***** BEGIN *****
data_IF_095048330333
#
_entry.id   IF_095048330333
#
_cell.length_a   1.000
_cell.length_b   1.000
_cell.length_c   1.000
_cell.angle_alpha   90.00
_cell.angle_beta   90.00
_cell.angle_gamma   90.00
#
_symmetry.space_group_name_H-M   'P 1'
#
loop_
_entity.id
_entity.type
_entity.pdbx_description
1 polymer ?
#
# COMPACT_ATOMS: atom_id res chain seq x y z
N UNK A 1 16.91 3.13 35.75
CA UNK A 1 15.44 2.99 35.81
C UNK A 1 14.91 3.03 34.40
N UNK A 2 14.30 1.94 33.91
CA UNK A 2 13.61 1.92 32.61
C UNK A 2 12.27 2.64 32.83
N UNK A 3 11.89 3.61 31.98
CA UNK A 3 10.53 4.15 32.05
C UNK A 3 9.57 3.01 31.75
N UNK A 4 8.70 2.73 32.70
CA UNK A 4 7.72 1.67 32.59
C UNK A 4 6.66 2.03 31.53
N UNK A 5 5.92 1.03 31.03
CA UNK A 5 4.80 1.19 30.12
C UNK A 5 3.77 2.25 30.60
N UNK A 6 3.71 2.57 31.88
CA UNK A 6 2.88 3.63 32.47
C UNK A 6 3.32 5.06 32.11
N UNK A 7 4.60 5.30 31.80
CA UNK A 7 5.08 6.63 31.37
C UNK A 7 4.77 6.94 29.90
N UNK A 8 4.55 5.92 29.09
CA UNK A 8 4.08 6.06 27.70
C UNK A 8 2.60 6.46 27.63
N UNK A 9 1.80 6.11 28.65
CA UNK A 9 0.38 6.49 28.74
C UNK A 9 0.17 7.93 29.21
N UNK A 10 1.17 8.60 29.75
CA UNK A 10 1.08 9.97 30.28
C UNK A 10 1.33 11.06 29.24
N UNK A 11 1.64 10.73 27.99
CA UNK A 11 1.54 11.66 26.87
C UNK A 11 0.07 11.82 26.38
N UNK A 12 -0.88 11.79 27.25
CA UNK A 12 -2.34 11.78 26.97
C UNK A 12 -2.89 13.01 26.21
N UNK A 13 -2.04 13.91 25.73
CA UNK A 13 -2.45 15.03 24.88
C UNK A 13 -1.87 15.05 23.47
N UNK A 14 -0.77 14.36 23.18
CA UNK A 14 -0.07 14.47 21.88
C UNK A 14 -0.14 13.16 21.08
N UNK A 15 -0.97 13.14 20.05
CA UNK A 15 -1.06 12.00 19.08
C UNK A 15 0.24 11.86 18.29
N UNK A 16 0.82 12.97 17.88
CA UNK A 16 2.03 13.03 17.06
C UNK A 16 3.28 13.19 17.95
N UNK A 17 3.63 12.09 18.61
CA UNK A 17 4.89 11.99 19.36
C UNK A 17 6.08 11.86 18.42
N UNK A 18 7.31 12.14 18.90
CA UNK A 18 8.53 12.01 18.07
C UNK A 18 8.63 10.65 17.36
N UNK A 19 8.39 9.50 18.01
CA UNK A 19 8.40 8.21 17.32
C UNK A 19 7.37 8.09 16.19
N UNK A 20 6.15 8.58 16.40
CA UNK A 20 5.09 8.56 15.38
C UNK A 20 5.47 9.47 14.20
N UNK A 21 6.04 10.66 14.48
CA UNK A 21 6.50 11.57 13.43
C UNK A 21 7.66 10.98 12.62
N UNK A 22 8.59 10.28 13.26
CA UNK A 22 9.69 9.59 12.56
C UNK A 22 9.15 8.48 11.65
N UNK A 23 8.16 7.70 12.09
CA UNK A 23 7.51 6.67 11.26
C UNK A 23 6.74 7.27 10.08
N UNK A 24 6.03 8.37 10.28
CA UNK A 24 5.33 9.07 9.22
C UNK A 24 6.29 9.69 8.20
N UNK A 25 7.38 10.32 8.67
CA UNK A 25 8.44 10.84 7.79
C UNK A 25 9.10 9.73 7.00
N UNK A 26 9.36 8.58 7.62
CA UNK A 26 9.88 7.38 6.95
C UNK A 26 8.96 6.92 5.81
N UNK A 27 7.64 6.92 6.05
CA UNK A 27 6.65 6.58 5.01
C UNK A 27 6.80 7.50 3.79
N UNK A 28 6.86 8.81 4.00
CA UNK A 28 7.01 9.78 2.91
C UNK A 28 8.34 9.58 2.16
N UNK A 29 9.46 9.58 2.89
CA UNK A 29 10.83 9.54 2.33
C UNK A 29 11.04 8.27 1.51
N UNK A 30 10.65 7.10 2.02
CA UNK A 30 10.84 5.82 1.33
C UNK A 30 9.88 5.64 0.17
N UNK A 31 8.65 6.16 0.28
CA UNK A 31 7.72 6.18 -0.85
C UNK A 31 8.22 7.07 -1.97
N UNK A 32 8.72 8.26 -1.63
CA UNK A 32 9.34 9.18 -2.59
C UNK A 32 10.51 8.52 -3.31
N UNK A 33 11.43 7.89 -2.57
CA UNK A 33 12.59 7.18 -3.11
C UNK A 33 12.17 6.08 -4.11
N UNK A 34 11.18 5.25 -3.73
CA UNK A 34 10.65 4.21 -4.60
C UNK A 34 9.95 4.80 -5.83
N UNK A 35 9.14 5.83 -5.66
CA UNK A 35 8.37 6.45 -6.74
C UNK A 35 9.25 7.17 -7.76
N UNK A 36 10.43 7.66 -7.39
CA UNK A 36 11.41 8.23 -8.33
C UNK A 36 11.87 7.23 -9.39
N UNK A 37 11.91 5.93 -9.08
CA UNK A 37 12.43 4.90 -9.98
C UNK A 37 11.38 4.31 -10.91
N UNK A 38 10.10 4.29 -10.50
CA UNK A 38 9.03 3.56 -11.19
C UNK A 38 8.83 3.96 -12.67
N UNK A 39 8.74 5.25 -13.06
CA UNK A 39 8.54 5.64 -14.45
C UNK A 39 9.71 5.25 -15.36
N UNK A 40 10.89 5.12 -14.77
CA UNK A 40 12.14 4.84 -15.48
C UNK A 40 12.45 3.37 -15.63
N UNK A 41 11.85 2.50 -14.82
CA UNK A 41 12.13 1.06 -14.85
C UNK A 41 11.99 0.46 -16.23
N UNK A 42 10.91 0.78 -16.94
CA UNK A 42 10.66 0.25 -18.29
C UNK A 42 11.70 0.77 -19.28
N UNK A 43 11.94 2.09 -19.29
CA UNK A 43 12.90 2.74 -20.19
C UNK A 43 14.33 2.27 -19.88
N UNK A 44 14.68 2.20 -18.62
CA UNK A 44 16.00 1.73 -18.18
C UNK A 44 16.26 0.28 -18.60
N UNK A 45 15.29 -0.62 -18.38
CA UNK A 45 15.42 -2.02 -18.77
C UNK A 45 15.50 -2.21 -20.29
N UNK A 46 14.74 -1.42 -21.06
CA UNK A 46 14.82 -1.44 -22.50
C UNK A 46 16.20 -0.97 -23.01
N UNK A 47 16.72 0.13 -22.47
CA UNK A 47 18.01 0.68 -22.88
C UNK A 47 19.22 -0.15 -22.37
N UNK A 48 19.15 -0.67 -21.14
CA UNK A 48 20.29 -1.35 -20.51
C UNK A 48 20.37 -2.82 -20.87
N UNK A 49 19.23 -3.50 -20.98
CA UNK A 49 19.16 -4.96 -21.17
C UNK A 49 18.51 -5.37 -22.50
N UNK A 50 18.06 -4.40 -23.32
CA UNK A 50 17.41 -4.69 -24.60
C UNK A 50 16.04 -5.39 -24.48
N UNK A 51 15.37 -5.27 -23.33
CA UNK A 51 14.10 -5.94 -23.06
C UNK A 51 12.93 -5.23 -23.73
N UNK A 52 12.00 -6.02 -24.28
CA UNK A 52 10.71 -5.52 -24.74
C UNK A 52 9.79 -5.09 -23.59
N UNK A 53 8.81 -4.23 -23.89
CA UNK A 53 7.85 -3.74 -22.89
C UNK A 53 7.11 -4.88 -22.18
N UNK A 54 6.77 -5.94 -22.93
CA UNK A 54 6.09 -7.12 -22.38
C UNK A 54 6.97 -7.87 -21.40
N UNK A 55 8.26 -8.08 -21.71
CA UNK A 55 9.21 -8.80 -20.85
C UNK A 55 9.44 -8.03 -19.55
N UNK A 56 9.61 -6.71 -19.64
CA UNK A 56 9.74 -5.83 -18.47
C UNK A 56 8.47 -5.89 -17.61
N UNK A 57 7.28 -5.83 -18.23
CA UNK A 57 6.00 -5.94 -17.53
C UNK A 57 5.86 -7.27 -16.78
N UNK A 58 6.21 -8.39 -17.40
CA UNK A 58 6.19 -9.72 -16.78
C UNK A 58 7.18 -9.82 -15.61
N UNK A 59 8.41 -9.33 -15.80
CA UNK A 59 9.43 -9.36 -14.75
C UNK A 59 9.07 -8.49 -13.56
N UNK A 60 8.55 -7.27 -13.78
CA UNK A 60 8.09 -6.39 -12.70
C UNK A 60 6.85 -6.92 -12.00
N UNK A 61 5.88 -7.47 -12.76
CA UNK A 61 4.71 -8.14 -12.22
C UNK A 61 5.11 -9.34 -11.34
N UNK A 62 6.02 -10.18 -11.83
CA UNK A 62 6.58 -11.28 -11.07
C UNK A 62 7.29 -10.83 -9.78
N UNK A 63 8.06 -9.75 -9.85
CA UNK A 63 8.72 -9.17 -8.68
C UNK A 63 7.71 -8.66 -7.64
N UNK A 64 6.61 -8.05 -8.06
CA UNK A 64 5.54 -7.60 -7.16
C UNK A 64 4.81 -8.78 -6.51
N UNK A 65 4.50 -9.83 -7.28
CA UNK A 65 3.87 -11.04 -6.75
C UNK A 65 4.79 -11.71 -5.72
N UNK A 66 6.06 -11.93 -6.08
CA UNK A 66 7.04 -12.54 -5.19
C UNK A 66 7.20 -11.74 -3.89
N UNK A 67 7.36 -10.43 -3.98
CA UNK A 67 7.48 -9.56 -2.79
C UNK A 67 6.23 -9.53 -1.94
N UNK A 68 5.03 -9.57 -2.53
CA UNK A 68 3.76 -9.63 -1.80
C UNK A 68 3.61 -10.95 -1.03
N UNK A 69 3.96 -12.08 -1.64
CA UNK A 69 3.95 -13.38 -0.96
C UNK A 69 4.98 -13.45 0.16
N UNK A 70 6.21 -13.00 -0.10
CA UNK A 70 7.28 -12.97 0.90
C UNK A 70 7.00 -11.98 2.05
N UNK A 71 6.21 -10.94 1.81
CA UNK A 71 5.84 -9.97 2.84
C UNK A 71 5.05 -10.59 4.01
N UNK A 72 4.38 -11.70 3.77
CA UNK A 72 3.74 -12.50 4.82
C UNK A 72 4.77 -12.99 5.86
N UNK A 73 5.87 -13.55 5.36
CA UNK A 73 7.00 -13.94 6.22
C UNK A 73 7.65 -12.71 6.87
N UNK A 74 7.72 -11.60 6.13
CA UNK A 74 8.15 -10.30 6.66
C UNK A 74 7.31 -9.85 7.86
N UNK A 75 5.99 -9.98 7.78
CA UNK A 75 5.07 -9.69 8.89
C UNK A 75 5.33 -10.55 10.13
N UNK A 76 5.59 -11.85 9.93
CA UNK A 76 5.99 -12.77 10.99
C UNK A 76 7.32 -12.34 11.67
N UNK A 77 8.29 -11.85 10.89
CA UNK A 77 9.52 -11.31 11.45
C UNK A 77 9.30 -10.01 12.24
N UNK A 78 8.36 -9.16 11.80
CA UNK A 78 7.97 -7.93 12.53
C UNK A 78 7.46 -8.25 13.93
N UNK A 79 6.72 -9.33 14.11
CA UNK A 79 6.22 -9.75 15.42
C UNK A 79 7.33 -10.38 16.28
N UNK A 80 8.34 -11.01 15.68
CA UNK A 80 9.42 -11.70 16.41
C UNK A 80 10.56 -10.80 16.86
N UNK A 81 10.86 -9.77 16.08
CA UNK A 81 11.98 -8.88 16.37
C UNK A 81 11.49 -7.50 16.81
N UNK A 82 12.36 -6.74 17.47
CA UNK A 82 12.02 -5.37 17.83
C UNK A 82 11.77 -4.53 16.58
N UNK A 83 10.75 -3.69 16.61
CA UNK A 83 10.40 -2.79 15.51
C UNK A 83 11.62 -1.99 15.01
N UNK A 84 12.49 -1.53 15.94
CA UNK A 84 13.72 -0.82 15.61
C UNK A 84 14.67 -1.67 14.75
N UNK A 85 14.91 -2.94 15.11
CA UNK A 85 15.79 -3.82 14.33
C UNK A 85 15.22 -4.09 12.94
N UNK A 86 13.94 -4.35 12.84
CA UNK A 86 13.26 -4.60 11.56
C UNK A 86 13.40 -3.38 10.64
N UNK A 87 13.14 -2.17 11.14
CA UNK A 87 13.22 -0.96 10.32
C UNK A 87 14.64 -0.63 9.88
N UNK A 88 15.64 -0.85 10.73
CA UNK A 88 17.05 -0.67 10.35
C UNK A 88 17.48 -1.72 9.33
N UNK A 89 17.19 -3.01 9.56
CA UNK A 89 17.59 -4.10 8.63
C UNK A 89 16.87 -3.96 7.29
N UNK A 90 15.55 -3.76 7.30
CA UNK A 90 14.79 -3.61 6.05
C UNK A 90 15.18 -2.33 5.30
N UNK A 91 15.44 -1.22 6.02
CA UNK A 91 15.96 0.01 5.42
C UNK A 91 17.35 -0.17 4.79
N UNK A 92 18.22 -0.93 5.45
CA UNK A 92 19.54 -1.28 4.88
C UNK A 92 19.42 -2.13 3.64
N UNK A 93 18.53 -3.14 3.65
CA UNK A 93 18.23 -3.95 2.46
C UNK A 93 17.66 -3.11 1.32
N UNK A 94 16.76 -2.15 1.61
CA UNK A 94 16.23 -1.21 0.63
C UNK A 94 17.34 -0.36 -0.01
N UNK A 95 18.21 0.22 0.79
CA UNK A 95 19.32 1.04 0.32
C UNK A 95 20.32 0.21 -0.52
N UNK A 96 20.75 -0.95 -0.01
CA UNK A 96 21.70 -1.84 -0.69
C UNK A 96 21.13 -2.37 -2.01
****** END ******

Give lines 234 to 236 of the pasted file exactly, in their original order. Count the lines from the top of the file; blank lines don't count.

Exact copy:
N UNK A 72 4.38 -11.70 3.77
CA UNK A 72 3.74 -12.50 4.82
C UNK A 72 4.77 -12.99 5.86